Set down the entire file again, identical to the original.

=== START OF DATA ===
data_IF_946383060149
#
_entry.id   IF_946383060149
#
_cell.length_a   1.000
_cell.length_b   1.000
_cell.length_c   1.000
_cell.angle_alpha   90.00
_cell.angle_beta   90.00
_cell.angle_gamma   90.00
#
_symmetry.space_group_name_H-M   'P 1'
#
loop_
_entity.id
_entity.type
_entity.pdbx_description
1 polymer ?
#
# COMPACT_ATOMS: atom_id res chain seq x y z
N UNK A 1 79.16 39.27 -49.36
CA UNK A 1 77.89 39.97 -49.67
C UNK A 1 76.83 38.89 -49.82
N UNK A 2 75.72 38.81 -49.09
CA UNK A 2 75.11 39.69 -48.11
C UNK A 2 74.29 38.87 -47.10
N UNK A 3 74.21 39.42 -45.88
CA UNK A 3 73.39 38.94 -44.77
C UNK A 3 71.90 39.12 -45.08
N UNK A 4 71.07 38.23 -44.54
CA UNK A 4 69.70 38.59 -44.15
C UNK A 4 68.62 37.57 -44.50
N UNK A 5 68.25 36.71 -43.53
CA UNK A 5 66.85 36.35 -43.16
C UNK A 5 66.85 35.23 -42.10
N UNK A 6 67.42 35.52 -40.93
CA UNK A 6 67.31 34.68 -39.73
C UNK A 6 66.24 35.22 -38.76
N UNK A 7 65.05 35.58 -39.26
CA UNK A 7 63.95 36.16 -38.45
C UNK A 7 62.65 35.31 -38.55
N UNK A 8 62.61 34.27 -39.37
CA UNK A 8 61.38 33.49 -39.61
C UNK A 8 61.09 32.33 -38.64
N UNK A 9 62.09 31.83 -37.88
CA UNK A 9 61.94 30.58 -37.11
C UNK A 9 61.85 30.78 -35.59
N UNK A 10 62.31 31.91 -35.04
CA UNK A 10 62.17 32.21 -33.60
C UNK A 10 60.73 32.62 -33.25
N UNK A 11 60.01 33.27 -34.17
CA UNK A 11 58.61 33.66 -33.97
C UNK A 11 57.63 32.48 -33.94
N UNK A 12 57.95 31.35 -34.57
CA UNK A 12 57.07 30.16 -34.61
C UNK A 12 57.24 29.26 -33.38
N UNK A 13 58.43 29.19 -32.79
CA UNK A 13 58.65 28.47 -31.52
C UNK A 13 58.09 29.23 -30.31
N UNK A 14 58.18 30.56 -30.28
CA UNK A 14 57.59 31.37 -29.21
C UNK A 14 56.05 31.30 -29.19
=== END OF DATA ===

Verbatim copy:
data_IF_946383060149
#
_entry.id   IF_946383060149
#
_cell.length_a   1.000
_cell.length_b   1.000
_cell.length_c   1.000
_cell.angle_alpha   90.00
_cell.angle_beta   90.00
_cell.angle_gamma   90.00
#
_symmetry.space_group_name_H-M   'P 1'
#
loop_
_entity.id
_entity.type
_entity.pdbx_description
1 polymer ?
#
# COMPACT_ATOMS: atom_id res chain seq x y z
N UNK A 1 79.16 39.27 -49.36
CA UNK A 1 77.89 39.97 -49.67
C UNK A 1 76.83 38.89 -49.82
N UNK A 2 75.72 38.81 -49.09
CA UNK A 2 75.11 39.69 -48.11
C UNK A 2 74.29 38.87 -47.10
N UNK A 3 74.21 39.42 -45.88
CA UNK A 3 73.39 38.94 -44.77
C UNK A 3 71.90 39.12 -45.08
N UNK A 4 71.07 38.23 -44.54
CA UNK A 4 69.70 38.59 -44.15
C UNK A 4 68.62 37.57 -44.50
N UNK A 5 68.25 36.71 -43.53
CA UNK A 5 66.85 36.35 -43.16
C UNK A 5 66.85 35.23 -42.10
N UNK A 6 67.42 35.52 -40.93
CA UNK A 6 67.31 34.68 -39.73
C UNK A 6 66.24 35.22 -38.76
N UNK A 7 65.05 35.58 -39.26
CA UNK A 7 63.95 36.16 -38.45
C UNK A 7 62.65 35.31 -38.55
N UNK A 8 62.61 34.27 -39.37
CA UNK A 8 61.38 33.49 -39.61
C UNK A 8 61.09 32.33 -38.64
N UNK A 9 62.09 31.83 -37.88
CA UNK A 9 61.94 30.58 -37.11
C UNK A 9 61.85 30.78 -35.59
N UNK A 10 62.31 31.91 -35.04
CA UNK A 10 62.17 32.21 -33.60
C UNK A 10 60.73 32.62 -33.25
N UNK A 11 60.01 33.27 -34.17
CA UNK A 11 58.61 33.66 -33.97
C UNK A 11 57.63 32.48 -33.94
N UNK A 12 57.95 31.35 -34.57
CA UNK A 12 57.07 30.16 -34.61
C UNK A 12 57.24 29.26 -33.38
N UNK A 13 58.43 29.19 -32.79
CA UNK A 13 58.65 28.47 -31.52
C UNK A 13 58.09 29.23 -30.31
N UNK A 14 58.18 30.56 -30.28
CA UNK A 14 57.59 31.37 -29.21
C UNK A 14 56.05 31.30 -29.19